A warm & dry home is a healthy home
A warm, dry home is a healthy home, with fewer days off, trips to the doctor or winter-time misery.
We breed 'em tough in Godzone. When the temperature gauge drops below 8ºC we think it might be time to put on a cardie. And as for the kids, condensation on the windows is just another opportunity to draw smiley faces.
But health experts are now saying this pioneering attitude has got to go if we want to keep our children and ourselves healthy. It's well documented that people living in cold, damp houses get sick more often than those living in warm, dry homes, and their colds, coughs and sniffles last longer.
And for New Zealand, that's most of us, as one million of the 1.6 million homes here are classed as "poor-performing", which means they're cold and probably damp.
For the one in four children suffering asthma, these houses are extra bad news, as the mould and dust mites that live in them can be triggers for asthmatic attacks.
It's time to re-organise our priorities, New Zealand, says Dr Robyn Phipps, Associate Professor in building technology at Massey University. She says, if you have $5000 to spend on a new TV and home entertainment system, why not spend it on insulation and adequate heating instead? Sure, it's not going to keep the kids amused but it will very likely keep them healthier and happier in winter.
As the healthy homes issue gains momentum nationwide, there are more Government or not-for-profit services to help you make improvements. The Government's EECA subsidy is still available, offering subsidies of 33% to 60% for home insulation and heating projects.
Auckland Council has eco design advisers who offer free advice and now there's Homestar, a national body which offers an online assessment tool and at-home consultations to look at the condition of your home and help make improvements.
How to make your home warm and dry
There's a descending scale of priorities when it comes to home improvements. But before you do anything else, ensure you have no LPG heaters in the home. Banned in many other countries, they emit one and a half litres of water vapour every hour!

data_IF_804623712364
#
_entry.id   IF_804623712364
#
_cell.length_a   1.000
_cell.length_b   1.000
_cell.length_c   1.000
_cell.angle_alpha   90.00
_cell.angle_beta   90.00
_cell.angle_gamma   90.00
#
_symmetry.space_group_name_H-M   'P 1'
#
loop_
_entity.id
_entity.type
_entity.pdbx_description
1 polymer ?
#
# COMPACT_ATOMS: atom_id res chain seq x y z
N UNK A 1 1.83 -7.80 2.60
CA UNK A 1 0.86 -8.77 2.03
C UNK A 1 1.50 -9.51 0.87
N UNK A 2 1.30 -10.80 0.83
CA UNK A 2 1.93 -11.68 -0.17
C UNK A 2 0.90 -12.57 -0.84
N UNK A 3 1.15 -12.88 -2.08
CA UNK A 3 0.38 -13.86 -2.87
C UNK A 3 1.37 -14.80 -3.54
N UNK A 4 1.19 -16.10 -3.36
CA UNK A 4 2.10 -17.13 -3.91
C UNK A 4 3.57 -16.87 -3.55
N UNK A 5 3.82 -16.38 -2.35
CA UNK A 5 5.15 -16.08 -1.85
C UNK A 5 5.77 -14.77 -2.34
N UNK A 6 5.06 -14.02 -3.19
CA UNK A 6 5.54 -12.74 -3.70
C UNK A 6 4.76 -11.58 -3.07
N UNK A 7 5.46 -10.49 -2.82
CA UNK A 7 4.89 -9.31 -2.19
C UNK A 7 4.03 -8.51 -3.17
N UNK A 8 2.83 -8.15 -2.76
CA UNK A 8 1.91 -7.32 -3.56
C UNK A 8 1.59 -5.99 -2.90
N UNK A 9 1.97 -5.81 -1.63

Here are the top five fixes:
1. Extraction Fans. Install extraction fans in the kitchen and bathroom to remove the two main sources of moisture. This is an easy win, says Matthew Cutler-Welsh, technical manager for Homestar. Extraction fans will cost you a few hundred dollars, rather than the thousands you might spend on insulation. "And they cut out a significant amount of water vapour."
It is possible to install extraction fans in windows and this could well be the cheapest and easiest option.
Try to open the windows first thing in the morning - this is a no-cost way of letting out moist air and bringing in fresher, drier air from outside - even in humid Auckland.
2. Insulation: top, bottom and all around. It's all about creating a "thermal envelope" between the inside and outside surfaces of your home, says Matthew. You can lose up to 50% of your heating through the ceiling so this might be the most effective form of insulation in the home. If you're renovating and fancy recessed lights in the ceiling make sure installing them will not involve cutting holes in the insulation, as this will seriously compromise the effectiveness of the insulation material. In many homes moisture can seep through the floor boards, so under-floor insulation can make a great difference on a cold morning.